BCCDC vaccination data shows roughly 20% of eligible residents in Burnaby are yet to be fully immunized against COVID-19.
As of Sept. 9, immunization rates in Burnaby's four quadrants are as follows for those 12 years and older:
- Burnaby Northwest - 91%
- Burnaby Northeast - 89%
- Burnaby Southwest - 88%
- Burnaby Southeast - 87%
- Burnaby Northwest - 84%
- Burnaby Northeast - 82%
- Burnaby Southwest 81%
- Burnaby Southeast - 80%
Yesterday (Sept. 14), Dr. Bonnie Henry said some immunocompromised British Columbians will be prioritized for a third coronavirus vaccine dose this fall.
She said data shows that people who have certain immune compromising conditions may not necessarily develop a response after two doses of a COVID-19 vaccine.
Now, the province will start to provide a third dose to severely immunocompromised people in B.C. The group consists of people who may have had a solid organ transplant and are on immune-suppressant drugs or who have had stem cell transplants. People with severe primary immunodeficiencies will require a third dose, too.
The people in this first group will receive a text notifying them to go into any clinic in B.C. to get their third dose this week.
For the vast majority of people, a third dose would be considered a "booster shot," explained Henry. "It means it would increase our response and prolong our response.
"But for people who are immunocompromised, it's a different story."
Henry also announced a new health order which will make being fully vaccinated a condition of employment for all health-care workers across B.C. as of Oct. 26.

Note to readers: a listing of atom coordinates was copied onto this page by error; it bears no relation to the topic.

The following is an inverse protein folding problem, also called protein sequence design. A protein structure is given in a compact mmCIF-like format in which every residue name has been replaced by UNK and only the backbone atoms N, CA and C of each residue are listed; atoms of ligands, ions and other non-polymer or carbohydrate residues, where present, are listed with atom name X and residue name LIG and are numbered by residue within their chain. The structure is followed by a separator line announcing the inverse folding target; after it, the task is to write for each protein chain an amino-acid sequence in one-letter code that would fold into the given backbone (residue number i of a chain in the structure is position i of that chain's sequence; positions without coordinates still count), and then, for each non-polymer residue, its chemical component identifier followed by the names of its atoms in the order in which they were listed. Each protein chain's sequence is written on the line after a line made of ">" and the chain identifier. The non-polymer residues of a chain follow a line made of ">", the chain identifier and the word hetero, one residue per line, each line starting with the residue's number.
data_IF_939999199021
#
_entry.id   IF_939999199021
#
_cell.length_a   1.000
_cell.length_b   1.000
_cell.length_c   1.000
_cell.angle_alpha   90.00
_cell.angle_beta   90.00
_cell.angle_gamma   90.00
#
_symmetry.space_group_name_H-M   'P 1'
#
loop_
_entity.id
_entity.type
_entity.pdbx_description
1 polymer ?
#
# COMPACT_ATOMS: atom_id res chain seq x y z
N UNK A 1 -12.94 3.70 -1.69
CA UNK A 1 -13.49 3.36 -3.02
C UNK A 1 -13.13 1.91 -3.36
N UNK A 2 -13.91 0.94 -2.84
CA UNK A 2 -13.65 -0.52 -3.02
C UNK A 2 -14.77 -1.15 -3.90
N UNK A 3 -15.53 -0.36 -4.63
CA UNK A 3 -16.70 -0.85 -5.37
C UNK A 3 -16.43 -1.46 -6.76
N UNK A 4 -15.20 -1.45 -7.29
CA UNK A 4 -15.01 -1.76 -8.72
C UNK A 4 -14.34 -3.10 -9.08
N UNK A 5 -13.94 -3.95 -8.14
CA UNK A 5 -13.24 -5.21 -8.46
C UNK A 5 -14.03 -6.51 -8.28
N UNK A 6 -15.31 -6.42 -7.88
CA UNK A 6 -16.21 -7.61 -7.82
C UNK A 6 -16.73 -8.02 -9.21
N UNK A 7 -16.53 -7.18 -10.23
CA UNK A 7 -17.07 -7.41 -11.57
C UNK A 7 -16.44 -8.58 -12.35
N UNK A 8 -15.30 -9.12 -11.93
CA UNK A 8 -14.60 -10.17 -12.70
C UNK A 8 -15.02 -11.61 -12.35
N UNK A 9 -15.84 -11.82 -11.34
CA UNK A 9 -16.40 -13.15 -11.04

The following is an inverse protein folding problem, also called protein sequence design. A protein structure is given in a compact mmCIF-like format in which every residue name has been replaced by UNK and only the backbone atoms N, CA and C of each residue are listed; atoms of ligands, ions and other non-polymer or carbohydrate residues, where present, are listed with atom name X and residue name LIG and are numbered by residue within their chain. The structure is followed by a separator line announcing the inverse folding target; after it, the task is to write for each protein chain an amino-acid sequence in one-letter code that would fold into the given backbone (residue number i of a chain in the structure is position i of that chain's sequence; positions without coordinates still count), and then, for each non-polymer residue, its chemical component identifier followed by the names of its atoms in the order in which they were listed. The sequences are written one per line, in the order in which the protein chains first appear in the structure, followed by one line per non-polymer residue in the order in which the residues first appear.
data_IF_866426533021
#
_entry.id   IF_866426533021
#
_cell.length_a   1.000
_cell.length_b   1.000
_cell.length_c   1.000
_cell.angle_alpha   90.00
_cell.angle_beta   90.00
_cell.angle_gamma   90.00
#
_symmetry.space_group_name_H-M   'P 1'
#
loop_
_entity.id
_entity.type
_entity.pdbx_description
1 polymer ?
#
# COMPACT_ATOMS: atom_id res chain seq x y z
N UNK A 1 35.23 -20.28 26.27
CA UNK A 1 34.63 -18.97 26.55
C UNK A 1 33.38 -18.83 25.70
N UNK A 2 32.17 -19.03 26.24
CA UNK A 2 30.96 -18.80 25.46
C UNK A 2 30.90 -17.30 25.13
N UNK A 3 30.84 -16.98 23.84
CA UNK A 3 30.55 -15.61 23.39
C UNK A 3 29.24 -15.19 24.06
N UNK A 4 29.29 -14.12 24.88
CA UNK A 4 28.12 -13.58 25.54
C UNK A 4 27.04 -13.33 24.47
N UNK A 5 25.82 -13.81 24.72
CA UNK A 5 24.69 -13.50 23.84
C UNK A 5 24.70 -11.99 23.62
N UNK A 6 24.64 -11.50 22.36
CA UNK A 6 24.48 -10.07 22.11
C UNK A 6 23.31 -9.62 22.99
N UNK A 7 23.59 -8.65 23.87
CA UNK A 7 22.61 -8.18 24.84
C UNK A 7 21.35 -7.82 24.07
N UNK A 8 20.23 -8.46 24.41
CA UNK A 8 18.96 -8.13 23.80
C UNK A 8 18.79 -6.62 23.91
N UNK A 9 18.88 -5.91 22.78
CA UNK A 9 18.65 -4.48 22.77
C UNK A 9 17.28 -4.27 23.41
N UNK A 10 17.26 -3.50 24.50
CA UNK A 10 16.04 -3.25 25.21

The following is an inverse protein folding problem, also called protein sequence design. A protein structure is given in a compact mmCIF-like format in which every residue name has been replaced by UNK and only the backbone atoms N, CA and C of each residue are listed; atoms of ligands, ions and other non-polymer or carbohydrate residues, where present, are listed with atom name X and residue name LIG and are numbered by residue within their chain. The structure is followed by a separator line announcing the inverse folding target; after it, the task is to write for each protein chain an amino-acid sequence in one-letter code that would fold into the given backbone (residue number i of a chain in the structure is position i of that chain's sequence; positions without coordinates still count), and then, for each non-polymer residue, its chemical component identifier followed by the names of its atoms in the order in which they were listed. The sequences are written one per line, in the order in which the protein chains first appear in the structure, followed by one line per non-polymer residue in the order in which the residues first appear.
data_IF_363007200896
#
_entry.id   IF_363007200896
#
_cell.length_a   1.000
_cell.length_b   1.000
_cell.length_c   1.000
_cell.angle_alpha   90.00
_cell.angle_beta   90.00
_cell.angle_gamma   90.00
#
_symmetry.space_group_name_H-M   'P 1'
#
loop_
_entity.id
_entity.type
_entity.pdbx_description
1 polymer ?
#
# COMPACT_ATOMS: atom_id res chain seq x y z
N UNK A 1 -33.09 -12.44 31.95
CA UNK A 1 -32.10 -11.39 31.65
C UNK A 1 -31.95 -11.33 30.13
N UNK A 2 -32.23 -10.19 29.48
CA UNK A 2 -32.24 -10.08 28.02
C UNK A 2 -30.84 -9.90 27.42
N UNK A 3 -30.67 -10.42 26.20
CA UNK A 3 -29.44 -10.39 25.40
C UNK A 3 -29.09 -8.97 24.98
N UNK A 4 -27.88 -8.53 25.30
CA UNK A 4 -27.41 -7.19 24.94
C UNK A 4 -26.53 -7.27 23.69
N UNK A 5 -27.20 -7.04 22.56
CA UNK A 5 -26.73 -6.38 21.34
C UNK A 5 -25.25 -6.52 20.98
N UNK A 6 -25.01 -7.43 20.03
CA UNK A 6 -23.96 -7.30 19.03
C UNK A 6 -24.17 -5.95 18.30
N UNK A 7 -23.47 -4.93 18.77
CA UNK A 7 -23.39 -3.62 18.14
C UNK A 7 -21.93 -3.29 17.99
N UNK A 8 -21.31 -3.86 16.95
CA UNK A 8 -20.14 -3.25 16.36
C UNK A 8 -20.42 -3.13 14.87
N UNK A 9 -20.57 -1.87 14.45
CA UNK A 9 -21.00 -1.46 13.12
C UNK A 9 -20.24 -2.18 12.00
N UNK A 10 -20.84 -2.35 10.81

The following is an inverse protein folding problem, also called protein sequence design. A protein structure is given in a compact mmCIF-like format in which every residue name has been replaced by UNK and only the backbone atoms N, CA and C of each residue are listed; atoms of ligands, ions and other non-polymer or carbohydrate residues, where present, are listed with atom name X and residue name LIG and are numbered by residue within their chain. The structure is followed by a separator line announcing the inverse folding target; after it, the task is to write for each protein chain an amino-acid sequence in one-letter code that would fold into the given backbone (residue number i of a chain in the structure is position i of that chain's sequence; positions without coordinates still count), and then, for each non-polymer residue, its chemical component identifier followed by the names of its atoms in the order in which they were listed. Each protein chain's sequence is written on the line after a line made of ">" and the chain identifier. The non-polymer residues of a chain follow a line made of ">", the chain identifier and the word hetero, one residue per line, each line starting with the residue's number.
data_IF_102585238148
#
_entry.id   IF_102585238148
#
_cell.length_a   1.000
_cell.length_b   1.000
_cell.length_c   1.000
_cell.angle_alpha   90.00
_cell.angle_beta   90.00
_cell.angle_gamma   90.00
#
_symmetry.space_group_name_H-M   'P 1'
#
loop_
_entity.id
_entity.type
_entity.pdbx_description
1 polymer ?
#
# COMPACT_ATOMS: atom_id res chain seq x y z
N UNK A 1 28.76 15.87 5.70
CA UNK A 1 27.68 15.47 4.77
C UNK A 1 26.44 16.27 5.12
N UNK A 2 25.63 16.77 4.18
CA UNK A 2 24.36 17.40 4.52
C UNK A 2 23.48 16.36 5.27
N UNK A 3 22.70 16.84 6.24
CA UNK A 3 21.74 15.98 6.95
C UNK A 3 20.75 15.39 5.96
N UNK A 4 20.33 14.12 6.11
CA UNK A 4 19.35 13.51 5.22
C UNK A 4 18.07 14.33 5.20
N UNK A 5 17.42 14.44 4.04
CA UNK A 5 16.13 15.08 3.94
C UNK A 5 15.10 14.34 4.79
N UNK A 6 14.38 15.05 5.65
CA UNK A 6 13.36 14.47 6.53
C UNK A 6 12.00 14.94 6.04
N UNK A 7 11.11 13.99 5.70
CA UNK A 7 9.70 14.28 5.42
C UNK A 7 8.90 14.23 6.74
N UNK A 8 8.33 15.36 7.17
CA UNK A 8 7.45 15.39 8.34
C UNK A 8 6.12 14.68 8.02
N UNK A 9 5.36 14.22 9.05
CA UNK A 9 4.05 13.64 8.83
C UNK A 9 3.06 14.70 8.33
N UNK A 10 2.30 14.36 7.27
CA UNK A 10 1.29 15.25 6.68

The order includes people working in health care, including all workers, students, physicians, residents, contractors and volunteers.
The new mandatory vaccination rule will apply to everything from health-care clinics and hospitals to home and community care settings. The order will not apply to people working outside a health authority’s jurisdiction, such as physiotherapists or physicians with a private practice.
“I recognize there are some rare instances where people have a medical condition that prevents them from being fully vaccinated,” said Henry Monday.
“We will have a process in place through my office with a committee of experts provincially to review every individual request for a medical or religious exemption.”
In some cases, exemptions may lead to workers getting reassigned, moved to separate areas, or tested on a regular basis, said Henry. But for those who choose not to be immunized, Henry said their choice would mean “leave without pay.”
The province is still gathering data on exactly how many health-care workers the new order will affect. But according to Health Minister Adrian Dix, it will certainly rise above 100,000 people across B.C. once long-term care and assisted living workers are counted.
Henry’s office had previously made COVID-19 vaccinations mandatory at all long-term and residential care settings. As of today, Sept. 13, all employees in such facilities are required to have at least one dose of a COVID-19 vaccine. By Oct. 12, those workers must be fully vaccinated.
- With files from Elana Shepert, Vancouver Is Awesome and Stefan Labbé, Glacier Media